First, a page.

With camera at the ready, Mary Edwards is set to capture images of salmon and trout — and reporters.
With camera at the ready, Mary Edwards is set to capture images of salmon and trout — and reporters. Ketzel Levine/NPR
A split-screen shows the manipulations Edwards uses to optimize the scenes she captures. The full version is in the photo gallery.
A split-screen shows the manipulations Edwards uses to optimize the scenes she captures. The full version is in the photo gallery. Mary Edwards
Mary Edwards is a fish biologist who loves salmon — especially if they're alive and swimming. She has studied their anatomy, life cycle and courtship rituals; even their afterlife as nutrients for trees.
But Edwards' greatest passion is to take portrait-style photos of fish underwater, in the remote rivers and lakes of the Pacific Northwest.
I catch up with Edwards in eastern Oregon, near her home in out-of-the-way Joseph, where she works for the Nez Perce fisheries as a research biologist. This being migration season, she's agreed to take me fishing — for pictures, that is.
Suiting Up For The Water
We spend an eternity getting into dry suits, loading up gear and driving to one of her favorite haunts, the even more remote Lostine River.
Once there, we waddle through brush as Edwards yells, "Hey Bear! Hey Bear!"
I listen to the rhythm, but I'm deaf to the meaning of her words.
The sun skips along the water as we reach shore and wade in, anticipating the first breathless moment of the day. Edwards lowers her camera into the rushing river and prays its waterproof casing holds.
"That's 3,000 bucks," she says, as we watch the camera casing for signs of dreaded bubbles. "And we look good!"
I'll say. We're in a quintessential pinch-me-I'm-dreaming landscape, with a cinematic river running through it. It's a magical setting for the alchemy about to take place, as a research biologist sheds all professional detachment and loses herself in cold-water wonder.
"OK," she says, spitting water from her snorkel and adjusting her mask. "I'm going in."
The current's pretty swift and wants to take her body downriver. But Edwards anchors her feet against a large rock. She floats quite still for a while, then emerges.
"Young salmon. We call them parr," she says. "Big school, little fish. I want to see if there are larger fish around the bend."
Hunting For 'The Moment'
As we head upstream, Edwards talks about her work as a photographer. After eight years shooting underwater, she can spot a tiny fish camouflaged against a rock, or maintain her cool completely swarmed by thousands of fish. That won't happen here, but it does still happen in Alaska, when the sockeye salmon run.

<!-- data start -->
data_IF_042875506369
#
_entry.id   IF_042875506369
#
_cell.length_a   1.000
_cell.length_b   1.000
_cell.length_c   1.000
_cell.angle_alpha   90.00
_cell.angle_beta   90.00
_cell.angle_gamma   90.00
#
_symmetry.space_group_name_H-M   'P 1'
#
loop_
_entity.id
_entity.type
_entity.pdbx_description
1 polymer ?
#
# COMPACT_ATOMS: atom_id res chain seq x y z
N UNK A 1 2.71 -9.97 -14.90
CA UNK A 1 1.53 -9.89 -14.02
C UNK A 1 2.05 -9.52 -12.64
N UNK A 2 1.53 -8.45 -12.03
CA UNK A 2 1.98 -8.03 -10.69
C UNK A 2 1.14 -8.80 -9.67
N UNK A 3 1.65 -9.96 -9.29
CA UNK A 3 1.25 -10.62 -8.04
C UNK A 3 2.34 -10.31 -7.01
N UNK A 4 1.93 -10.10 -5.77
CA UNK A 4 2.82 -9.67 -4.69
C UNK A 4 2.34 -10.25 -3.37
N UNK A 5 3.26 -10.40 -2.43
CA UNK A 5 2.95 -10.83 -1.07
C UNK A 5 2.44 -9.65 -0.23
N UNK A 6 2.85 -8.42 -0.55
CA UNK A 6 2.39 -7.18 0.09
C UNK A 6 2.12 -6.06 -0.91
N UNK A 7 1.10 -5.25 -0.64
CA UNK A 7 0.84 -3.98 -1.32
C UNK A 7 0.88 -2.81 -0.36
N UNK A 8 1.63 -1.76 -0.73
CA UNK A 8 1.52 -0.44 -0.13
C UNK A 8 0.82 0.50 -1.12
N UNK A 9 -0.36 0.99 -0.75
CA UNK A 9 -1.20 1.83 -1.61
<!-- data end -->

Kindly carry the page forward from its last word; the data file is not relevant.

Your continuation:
Later, when she looks at the day's photographs on her computer, she will tinker with the truth a bit. She'll exaggerate minute details, saturate colors, and push her real-world photos to watercolor-like extremes.
"Some images are just perfect the way they are," she says. "But often I want to change them, maybe accent an energy that's there."
Suddenly, Edwards lights up and points across the narrow river. "There's a redd!" she says — "a clearing in the pebbles where salmon spawn."
That's why we're here now, during these few late summer weeks when salmon complete their journey, in this case traveling from an ocean 650 miles away to the very gravel where they were born.
Edwards looks closer. "In fact, there's a fish on! There's a fish on! Oh wow, that's hot!"
All I can see are two pieces of flotsam. But then one of them suddenly flips to its side and starts wriggling sideways in the river gravel.
"That's digging," she explains. "They're working up to what I love to call 'the moment'. That's when she'll actually let her eggs out and he'll express milt, or sperm, at the same time."
Edwards won't be photographing "the moment"; she will never risk interfering. We decide to leave the couple in peace and settle into what looks to be a promising pool.
Within minutes of submerging, Edwards pops back up again, smiling.
"There's a big male chinook hanging out underneath that log," she says. "He's probably 3 feet long, 4 years old. He looks pretty beat up, probably been fighting with other males. Towards the end of spawn, salmon do look terrible."
Determination's Reward: Survival
Edwards descends again to get more shots, and as I stand there with my microphone waiting for an update, I take my first good look at the mountains and wilderness around us. And I remember her calling, "Hey bear! Hey bear!"
Then it hits me: Oh man, we're in bear country during happy hour! What's with that?
Edwards resurfaces, beaming, and I have my answer: Passion. Risk. Reward.
Later, at home, Edwards will subtly manipulate the image of liquid light streaming through a big old chinook's ragged tail. She'll tweak the exposure, play with the black, punch minute details. It's a workmanlike process that belies her own awe during a day on the river, watching the beat-up bodies of near-death salmon coming home to spawn.
"All my science background says that spawning is governed by lots of things," Edwards says.
"But if I could take one-tenth of that determination and apply it to my life, what would I accomplish! What would we all accomplish?"